Array Declared Public, Final, and Static
The product declares an array public, final, and static, which is not sufficient to prevent the array's contents from being modified.
Because arrays are mutable objects, the final constraint requires that the array object itself be assigned only once, but makes no guarantees about the values of the array elements. Since the array is public, a malicious program can change the values stored in the array. As such, in most cases an array declared public, final and static is a bug.
Mobile code, in this case a Java Applet, is code that is transmitted across a network and executed on a remote machine. Because mobile code developers have little if any control of the environment in which their code will execute, special security concerns become relevant. One of the biggest environmental threats results from the risk that the mobile code will run side-by-side with other, potentially malicious, mobile code. Because all of the popular web browsers execute code from multiple sources together in the same JVM, many of the security guidelines for mobile code are focused on preventing manipulation of your objects' state and behavior by adversaries who have access to the same virtual machine where your product is running.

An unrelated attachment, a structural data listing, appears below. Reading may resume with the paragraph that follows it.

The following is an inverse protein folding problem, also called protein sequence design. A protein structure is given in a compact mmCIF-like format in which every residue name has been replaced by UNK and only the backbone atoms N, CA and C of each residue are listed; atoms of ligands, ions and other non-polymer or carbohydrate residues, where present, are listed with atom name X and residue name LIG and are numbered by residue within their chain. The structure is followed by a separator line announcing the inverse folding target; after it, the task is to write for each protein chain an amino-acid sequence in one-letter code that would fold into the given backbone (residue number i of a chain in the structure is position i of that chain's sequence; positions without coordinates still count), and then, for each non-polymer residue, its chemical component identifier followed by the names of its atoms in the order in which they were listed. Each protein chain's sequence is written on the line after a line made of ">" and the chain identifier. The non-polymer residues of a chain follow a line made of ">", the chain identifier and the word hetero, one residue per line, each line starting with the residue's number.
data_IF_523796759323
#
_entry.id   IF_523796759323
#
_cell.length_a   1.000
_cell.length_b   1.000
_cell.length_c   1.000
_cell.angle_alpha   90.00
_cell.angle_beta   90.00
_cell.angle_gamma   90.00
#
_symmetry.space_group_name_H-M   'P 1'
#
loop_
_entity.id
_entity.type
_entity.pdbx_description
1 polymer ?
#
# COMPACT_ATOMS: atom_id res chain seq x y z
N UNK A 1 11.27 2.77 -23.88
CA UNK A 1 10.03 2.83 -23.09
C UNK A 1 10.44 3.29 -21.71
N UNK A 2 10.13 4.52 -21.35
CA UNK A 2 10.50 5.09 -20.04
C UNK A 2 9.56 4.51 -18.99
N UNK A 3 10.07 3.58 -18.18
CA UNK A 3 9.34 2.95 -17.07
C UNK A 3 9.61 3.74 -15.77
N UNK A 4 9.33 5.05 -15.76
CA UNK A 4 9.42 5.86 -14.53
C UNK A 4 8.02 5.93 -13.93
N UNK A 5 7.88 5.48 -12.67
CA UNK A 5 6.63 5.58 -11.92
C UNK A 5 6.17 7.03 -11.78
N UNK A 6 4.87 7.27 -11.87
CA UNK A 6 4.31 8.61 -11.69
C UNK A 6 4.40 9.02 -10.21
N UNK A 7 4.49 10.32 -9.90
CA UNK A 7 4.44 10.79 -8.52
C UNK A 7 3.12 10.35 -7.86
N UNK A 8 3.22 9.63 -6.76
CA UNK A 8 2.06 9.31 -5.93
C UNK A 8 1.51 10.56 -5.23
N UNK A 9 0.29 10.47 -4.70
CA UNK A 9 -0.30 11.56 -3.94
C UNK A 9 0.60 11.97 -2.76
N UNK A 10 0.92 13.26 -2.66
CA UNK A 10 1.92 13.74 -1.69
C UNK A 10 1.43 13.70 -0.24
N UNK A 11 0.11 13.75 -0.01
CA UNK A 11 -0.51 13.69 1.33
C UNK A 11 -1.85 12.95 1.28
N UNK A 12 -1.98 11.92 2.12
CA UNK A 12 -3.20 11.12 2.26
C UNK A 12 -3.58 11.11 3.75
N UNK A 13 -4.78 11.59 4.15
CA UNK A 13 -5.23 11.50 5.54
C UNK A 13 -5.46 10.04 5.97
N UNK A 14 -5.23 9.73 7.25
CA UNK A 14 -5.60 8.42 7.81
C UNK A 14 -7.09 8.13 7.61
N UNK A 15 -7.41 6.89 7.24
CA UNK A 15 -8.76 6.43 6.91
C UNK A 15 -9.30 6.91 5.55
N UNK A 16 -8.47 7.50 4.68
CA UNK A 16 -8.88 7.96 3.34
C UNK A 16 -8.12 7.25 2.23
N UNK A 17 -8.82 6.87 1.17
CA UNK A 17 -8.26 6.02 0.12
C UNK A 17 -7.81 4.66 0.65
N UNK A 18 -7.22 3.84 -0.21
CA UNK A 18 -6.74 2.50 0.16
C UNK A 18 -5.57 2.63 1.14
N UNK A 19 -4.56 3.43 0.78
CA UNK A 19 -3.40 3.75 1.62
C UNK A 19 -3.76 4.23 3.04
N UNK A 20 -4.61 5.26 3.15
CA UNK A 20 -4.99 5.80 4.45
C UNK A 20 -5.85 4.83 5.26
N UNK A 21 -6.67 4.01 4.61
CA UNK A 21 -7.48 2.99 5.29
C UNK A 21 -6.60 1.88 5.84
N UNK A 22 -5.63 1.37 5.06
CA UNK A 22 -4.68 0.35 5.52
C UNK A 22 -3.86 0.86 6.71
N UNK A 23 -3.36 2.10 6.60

The following examples help to illustrate the nature of this weakness and describe methods or techniques which can be used to mitigate the risk.
Note that the examples here are by no means exhaustive and any given weakness may have many subtle varieties, each of which may require different detection methods or runtime controls.
The following Java Applet code mistakenly declares an array public, final and static.
Weaknesses in this category are related to exposed resource.
This category identifies Software Fault Patterns (SFPs) within the Unexpected Entry Points cluster.
This view (slice) covers all the elements in CWE.
This view (slice) lists weaknesses that can be introduced during implementation.
This view (slice) covers issues that are found in Java programs that are not common to all languages.